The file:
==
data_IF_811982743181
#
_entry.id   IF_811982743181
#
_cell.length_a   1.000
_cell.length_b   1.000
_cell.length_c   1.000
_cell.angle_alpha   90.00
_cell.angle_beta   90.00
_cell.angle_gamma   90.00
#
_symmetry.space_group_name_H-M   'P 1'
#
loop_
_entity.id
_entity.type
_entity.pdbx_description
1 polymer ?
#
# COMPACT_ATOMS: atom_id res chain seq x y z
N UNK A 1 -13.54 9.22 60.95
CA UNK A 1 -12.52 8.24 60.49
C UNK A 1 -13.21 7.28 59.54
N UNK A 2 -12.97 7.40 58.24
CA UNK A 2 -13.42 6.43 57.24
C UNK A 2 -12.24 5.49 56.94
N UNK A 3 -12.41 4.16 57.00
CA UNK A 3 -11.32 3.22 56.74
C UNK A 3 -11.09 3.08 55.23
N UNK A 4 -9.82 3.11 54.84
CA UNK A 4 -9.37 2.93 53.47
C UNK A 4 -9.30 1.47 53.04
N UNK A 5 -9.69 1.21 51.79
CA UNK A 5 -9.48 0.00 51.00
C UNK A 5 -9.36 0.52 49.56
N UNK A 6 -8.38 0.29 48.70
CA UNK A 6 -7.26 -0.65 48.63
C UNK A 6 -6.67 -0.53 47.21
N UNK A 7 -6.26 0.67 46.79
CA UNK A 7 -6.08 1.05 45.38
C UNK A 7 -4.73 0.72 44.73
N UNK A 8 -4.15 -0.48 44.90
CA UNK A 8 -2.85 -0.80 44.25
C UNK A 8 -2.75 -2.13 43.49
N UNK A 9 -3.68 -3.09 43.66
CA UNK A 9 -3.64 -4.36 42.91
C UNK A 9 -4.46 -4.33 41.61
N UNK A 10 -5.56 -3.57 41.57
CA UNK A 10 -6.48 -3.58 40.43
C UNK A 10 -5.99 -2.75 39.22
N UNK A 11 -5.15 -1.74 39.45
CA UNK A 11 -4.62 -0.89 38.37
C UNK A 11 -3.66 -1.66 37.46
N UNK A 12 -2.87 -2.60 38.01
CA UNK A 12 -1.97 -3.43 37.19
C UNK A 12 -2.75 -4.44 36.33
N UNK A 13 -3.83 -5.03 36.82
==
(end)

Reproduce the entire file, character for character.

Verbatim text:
data_IF_811982743181
#
_entry.id   IF_811982743181
#
_cell.length_a   1.000
_cell.length_b   1.000
_cell.length_c   1.000
_cell.angle_alpha   90.00
_cell.angle_beta   90.00
_cell.angle_gamma   90.00
#
_symmetry.space_group_name_H-M   'P 1'
#
loop_
_entity.id
_entity.type
_entity.pdbx_description
1 polymer ?
#
# COMPACT_ATOMS: atom_id res chain seq x y z
N UNK A 1 -13.54 9.22 60.95
CA UNK A 1 -12.52 8.24 60.49
C UNK A 1 -13.21 7.28 59.54
N UNK A 2 -12.97 7.40 58.24
CA UNK A 2 -13.42 6.43 57.24
C UNK A 2 -12.24 5.49 56.94
N UNK A 3 -12.41 4.16 57.00
CA UNK A 3 -11.32 3.22 56.74
C UNK A 3 -11.09 3.08 55.23
N UNK A 4 -9.82 3.11 54.84
CA UNK A 4 -9.37 2.93 53.47
C UNK A 4 -9.30 1.47 53.04
N UNK A 5 -9.69 1.21 51.79
CA UNK A 5 -9.48 0.00 51.00
C UNK A 5 -9.36 0.52 49.56
N UNK A 6 -8.38 0.29 48.70
CA UNK A 6 -7.26 -0.65 48.63
C UNK A 6 -6.67 -0.53 47.21
N UNK A 7 -6.26 0.67 46.79
CA UNK A 7 -6.08 1.05 45.38
C UNK A 7 -4.73 0.72 44.73
N UNK A 8 -4.15 -0.48 44.90
CA UNK A 8 -2.85 -0.80 44.25
C UNK A 8 -2.75 -2.13 43.49
N UNK A 9 -3.68 -3.09 43.66
CA UNK A 9 -3.64 -4.36 42.91
C UNK A 9 -4.46 -4.33 41.61
N UNK A 10 -5.56 -3.57 41.57
CA UNK A 10 -6.48 -3.58 40.43
C UNK A 10 -5.99 -2.75 39.22
N UNK A 11 -5.15 -1.74 39.45
CA UNK A 11 -4.62 -0.89 38.37
C UNK A 11 -3.66 -1.66 37.46
N UNK A 12 -2.87 -2.60 38.01
CA UNK A 12 -1.97 -3.43 37.19
C UNK A 12 -2.75 -4.44 36.33
N UNK A 13 -3.83 -5.03 36.82